Hope Chu

hopechu.com

Power Play

We make stories. We make stories to explain why things are the way they are, to establish our place in the world, to justify our actions, to convince others of the reality of our vision.

Stories are verbal, written, visual. They can be consciously produced and digested, or they can pose as matter-of-fact. They can be told by a single source, or they can emerge from the collective unconsciousness.

A convincing story, believed by many, becomes a dominant reality. To wield power is to envision and communicate such a story. As the producers of commercial and cultural messaging, graphic designers are participants in this reality-making.

Through a process of research, analysis, and synthesis of form, this thesis presents a critical look at the stories that have gained a stronghold in the American popular imagination. I look at the leavings of cultural and commercial production, the visible surface of the dominant stories of our time. I focus on the visual language of American politics and culture, paying particular attention to symbolic places, persons, events, and images and their manufacture, circulation, and perpetuation. I extract and re-present this evidence to create a critical reading and, consequently, a subversive reality of my own making.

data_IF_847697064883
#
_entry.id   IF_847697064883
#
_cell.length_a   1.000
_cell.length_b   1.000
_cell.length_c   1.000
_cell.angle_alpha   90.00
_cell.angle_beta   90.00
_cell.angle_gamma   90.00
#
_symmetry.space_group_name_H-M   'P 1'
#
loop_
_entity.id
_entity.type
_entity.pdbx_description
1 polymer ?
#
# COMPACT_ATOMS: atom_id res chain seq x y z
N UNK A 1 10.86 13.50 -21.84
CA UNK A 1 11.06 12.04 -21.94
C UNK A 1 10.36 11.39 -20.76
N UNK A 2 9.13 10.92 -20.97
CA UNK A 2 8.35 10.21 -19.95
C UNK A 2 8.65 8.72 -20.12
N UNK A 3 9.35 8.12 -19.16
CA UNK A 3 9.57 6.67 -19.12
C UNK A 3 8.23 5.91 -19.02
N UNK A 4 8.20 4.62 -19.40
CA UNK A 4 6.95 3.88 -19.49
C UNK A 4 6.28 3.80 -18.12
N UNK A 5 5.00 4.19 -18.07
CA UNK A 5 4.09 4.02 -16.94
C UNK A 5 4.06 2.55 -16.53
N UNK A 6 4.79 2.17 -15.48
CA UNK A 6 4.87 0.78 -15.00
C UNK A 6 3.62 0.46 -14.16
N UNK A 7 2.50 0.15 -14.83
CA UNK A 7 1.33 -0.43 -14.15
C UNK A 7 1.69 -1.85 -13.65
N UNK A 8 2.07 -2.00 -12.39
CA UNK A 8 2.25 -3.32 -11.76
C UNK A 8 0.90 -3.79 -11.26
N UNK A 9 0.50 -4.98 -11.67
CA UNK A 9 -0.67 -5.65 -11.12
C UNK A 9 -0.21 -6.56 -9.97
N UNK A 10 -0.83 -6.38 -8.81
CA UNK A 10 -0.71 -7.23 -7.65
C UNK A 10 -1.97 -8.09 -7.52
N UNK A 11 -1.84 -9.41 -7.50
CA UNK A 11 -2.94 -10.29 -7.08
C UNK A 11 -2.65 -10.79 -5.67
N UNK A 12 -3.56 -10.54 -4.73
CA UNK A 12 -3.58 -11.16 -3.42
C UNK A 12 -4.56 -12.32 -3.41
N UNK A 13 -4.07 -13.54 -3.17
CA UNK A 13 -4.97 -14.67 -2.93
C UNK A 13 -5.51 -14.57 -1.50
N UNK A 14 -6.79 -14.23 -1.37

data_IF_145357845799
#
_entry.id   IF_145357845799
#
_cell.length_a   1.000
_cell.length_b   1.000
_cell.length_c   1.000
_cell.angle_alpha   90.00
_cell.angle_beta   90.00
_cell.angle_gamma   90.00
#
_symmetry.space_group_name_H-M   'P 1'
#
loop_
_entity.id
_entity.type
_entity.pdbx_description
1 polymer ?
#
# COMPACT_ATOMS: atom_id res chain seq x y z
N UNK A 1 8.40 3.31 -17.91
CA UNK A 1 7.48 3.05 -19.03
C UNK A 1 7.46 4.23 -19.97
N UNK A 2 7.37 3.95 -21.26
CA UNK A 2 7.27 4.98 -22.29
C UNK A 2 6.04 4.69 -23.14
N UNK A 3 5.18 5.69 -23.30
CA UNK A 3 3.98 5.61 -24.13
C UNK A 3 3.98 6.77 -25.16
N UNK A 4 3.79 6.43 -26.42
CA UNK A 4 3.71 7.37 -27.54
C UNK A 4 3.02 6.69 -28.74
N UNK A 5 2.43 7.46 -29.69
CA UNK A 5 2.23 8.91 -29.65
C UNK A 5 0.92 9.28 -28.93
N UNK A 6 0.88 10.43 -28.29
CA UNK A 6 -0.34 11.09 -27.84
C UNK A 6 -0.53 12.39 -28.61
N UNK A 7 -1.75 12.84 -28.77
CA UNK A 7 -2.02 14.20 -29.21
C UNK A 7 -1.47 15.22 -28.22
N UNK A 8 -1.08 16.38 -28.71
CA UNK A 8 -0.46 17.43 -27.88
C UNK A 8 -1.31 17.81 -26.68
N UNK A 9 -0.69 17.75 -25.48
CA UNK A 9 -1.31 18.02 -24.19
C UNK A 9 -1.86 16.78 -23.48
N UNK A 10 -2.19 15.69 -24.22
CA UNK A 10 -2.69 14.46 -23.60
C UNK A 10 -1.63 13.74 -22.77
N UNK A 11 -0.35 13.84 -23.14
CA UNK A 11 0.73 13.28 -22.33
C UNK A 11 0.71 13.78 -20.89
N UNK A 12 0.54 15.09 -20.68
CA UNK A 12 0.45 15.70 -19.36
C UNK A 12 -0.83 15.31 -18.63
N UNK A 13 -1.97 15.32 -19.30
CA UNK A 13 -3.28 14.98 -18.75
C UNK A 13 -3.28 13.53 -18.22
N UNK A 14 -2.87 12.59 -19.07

A life-long liberal and atheist, I wonder what desires, fears, and values drive the political and consumer choices we make. I am interested in how dominant visions of reality in the U.S. use visual rhetoric to shape these motivations. I am also interested in how this language can be turned back on itself to reflect not only its makers, but our own complicity in the telling and re-telling of the story.